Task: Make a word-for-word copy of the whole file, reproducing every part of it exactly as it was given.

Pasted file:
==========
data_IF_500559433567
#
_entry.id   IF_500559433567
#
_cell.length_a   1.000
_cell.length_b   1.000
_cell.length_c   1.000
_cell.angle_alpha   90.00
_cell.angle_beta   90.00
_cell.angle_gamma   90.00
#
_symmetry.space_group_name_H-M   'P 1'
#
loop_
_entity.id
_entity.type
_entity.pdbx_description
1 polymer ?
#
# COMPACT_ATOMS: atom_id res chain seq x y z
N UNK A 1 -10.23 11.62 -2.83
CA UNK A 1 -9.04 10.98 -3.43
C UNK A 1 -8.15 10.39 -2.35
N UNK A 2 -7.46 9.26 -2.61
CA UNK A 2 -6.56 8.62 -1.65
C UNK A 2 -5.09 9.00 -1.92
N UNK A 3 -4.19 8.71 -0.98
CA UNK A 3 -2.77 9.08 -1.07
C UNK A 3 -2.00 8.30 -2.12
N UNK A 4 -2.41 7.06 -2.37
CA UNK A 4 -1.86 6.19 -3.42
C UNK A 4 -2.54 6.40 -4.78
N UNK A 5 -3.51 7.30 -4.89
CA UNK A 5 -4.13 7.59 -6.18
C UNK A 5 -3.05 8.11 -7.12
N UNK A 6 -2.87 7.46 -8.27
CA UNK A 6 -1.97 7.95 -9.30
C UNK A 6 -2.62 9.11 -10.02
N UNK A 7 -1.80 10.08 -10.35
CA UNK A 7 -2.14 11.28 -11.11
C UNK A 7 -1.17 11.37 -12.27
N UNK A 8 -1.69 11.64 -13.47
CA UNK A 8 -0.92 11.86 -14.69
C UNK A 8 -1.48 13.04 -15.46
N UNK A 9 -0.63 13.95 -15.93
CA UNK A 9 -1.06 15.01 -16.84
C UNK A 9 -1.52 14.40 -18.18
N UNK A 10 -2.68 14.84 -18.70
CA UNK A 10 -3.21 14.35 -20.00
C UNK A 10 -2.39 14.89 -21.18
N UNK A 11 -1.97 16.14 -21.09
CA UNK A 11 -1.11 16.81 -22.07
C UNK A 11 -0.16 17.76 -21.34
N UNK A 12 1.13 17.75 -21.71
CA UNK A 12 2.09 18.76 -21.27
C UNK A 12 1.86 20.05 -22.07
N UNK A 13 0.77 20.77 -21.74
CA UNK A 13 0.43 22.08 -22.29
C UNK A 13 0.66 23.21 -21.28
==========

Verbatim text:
data_IF_500559433567
#
_entry.id   IF_500559433567
#
_cell.length_a   1.000
_cell.length_b   1.000
_cell.length_c   1.000
_cell.angle_alpha   90.00
_cell.angle_beta   90.00
_cell.angle_gamma   90.00
#
_symmetry.space_group_name_H-M   'P 1'
#
loop_
_entity.id
_entity.type
_entity.pdbx_description
1 polymer ?
#
# COMPACT_ATOMS: atom_id res chain seq x y z
N UNK A 1 -10.23 11.62 -2.83
CA UNK A 1 -9.04 10.98 -3.43
C UNK A 1 -8.15 10.39 -2.35
N UNK A 2 -7.46 9.26 -2.61
CA UNK A 2 -6.56 8.62 -1.65
C UNK A 2 -5.09 9.00 -1.92
N UNK A 3 -4.19 8.71 -0.98
CA UNK A 3 -2.77 9.08 -1.07
C UNK A 3 -2.00 8.30 -2.12
N UNK A 4 -2.41 7.06 -2.37
CA UNK A 4 -1.86 6.19 -3.42
C UNK A 4 -2.54 6.40 -4.78
N UNK A 5 -3.51 7.30 -4.89
CA UNK A 5 -4.13 7.59 -6.18
C UNK A 5 -3.05 8.11 -7.12
N UNK A 6 -2.87 7.46 -8.27
CA UNK A 6 -1.97 7.95 -9.30
C UNK A 6 -2.62 9.11 -10.02
N UNK A 7 -1.80 10.08 -10.35
CA UNK A 7 -2.14 11.28 -11.11
C UNK A 7 -1.17 11.37 -12.27
N UNK A 8 -1.69 11.64 -13.47
CA UNK A 8 -0.92 11.86 -14.69
C UNK A 8 -1.48 13.04 -15.46
N UNK A 9 -0.63 13.95 -15.93
CA UNK A 9 -1.06 15.01 -16.84
C UNK A 9 -1.52 14.40 -18.18
N UNK A 10 -2.68 14.84 -18.70
CA UNK A 10 -3.21 14.35 -20.00
C UNK A 10 -2.39 14.89 -21.18
N UNK A 11 -1.97 16.14 -21.09
CA UNK A 11 -1.11 16.81 -22.07
C UNK A 11 -0.16 17.76 -21.34
N UNK A 12 1.13 17.75 -21.71
CA UNK A 12 2.09 18.76 -21.27
C UNK A 12 1.86 20.05 -22.07
N UNK A 13 0.77 20.77 -21.74
CA UNK A 13 0.43 22.08 -22.29
C UNK A 13 0.66 23.21 -21.28